Emoji and hashtag creators scoff at 17th Century pretenders

Archivists in Slovakia have stumbled upon 17th Century examples of what the Daily Mail of London last week trumpeted as perhaps the first emoji and hashtag, claims that are being met with dismissive smiles by the actual creators of the ubiquitous modern-day symbols.  

020617blog alleged hashtag closeup Daily Mail

According to the newspaper, curators from the National Archives in Trencin, Slovakia were gobsmacked to find emoji-like and hashtag-like images among the papers of a lawyer named Jan Ladislaides. The former can be seen in the Daily Mail’s tweet about its story, above, and latter can be seen to the left.

Having previously written about the real creator of the emoji (emoticon, smiley) Scott Fahlman, and the father of the hashtag, Chris Messina, I felt it important to reach out to these pioneers for reaction to the newly discovered pretender. You might say they are more bemused than impressed.

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“Well, this doesn't really look like a smiling face to me,” says Fahlman, a computer scientist at Carnegie Mellon, via email.  “Maybe a chocolate-chip cookie?  And the clown-hand might have a hashtag-mark on it, or maybe the clown just owns a cat.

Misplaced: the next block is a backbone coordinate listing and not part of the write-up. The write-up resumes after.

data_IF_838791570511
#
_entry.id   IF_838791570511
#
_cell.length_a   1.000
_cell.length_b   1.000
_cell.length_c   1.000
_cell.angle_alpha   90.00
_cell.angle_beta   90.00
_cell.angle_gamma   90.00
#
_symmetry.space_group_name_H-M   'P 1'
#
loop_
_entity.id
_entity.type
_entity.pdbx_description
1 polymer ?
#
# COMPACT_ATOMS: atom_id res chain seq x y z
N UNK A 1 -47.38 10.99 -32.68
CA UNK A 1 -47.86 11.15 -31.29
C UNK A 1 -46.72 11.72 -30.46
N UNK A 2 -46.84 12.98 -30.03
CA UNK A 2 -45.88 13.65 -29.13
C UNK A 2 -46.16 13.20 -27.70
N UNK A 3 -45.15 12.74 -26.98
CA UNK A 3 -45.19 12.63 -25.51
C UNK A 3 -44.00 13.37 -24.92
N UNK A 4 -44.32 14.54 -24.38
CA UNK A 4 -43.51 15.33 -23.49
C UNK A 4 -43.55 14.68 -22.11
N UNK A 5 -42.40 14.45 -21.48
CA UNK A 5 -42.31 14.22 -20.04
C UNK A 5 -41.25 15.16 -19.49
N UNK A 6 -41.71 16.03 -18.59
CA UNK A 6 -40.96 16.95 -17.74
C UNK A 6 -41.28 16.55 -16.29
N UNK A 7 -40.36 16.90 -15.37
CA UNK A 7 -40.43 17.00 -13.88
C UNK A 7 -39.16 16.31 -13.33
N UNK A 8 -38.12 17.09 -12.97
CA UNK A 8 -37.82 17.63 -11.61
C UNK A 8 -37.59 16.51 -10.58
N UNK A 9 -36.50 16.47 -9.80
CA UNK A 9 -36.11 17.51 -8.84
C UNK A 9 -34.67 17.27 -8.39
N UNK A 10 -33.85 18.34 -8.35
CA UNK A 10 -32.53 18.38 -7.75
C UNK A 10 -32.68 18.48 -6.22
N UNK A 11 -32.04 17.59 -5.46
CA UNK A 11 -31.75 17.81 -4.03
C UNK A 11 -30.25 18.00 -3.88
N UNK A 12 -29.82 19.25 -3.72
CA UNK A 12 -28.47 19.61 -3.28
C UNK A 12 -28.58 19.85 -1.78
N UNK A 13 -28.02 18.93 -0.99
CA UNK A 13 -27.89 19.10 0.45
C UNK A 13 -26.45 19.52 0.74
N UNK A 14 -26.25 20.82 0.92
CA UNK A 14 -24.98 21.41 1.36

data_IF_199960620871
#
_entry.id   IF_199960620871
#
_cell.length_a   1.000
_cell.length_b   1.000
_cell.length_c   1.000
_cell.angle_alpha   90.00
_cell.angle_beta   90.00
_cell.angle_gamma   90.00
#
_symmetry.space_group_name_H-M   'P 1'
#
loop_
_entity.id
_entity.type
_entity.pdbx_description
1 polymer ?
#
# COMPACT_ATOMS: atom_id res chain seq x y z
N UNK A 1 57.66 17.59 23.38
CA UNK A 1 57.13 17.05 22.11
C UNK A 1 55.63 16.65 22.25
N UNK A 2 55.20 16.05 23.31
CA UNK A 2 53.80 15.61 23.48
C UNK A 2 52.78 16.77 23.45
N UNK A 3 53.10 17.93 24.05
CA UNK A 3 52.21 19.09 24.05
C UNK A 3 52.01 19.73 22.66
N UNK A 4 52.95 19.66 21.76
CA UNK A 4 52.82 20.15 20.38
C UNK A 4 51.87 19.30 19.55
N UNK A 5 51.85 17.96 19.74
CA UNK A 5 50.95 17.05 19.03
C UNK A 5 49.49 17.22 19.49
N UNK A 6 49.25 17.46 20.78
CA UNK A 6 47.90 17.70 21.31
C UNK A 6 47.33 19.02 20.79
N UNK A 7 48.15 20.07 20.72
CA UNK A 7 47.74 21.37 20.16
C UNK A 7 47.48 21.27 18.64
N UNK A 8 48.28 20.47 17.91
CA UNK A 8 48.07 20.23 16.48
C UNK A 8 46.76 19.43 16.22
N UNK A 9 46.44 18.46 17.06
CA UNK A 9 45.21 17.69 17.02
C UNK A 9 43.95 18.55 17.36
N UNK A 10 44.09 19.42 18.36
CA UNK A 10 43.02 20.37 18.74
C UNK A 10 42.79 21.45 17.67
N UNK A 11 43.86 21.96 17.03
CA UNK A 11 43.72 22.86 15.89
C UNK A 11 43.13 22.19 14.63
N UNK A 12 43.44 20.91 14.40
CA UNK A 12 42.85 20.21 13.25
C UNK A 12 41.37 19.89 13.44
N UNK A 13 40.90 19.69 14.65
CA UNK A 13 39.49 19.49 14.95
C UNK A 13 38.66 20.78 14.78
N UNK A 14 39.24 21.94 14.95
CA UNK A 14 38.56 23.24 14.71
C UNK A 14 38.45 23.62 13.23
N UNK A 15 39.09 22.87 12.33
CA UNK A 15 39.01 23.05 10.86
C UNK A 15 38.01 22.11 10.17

“And even if it did clearly look like a smiling face, whether that would qualify as an emoji or an emoticon is a matter of definition. I think it's a big waste of time arguing about definitions.  But, to me, not every face-like image would count.  An emoticon has to be made out of some kind of text characters, and an emoji has to be designed for use in electronic communication.”

And while Fahlman doesn’t like arguing about definitions, he wasn’t done speaking his piece on this one.

020617blog smiling ancient Unknown

“If you want to count ANY face-like image as an emoji, OK. But in that case, I don't think this Slovakian thing is the first.  This image (left) has it beat by a couple of millennia, I think.

“And this (next) one, from Mars, is probably MUCH older, though of course not deliberately created by intelligent life forms... or was it?”

020617blog smile mars3 NASA

As for Messina, creator of the hashtag, asking for his take on the 17th Century claim could only properly be conducted on Twitter, original home of the mark as it is used today:

020617blog messina tweet Twitter

Nice try, Slovakian curators and 17th Century guy, but on matters of this import, facts do still matter.

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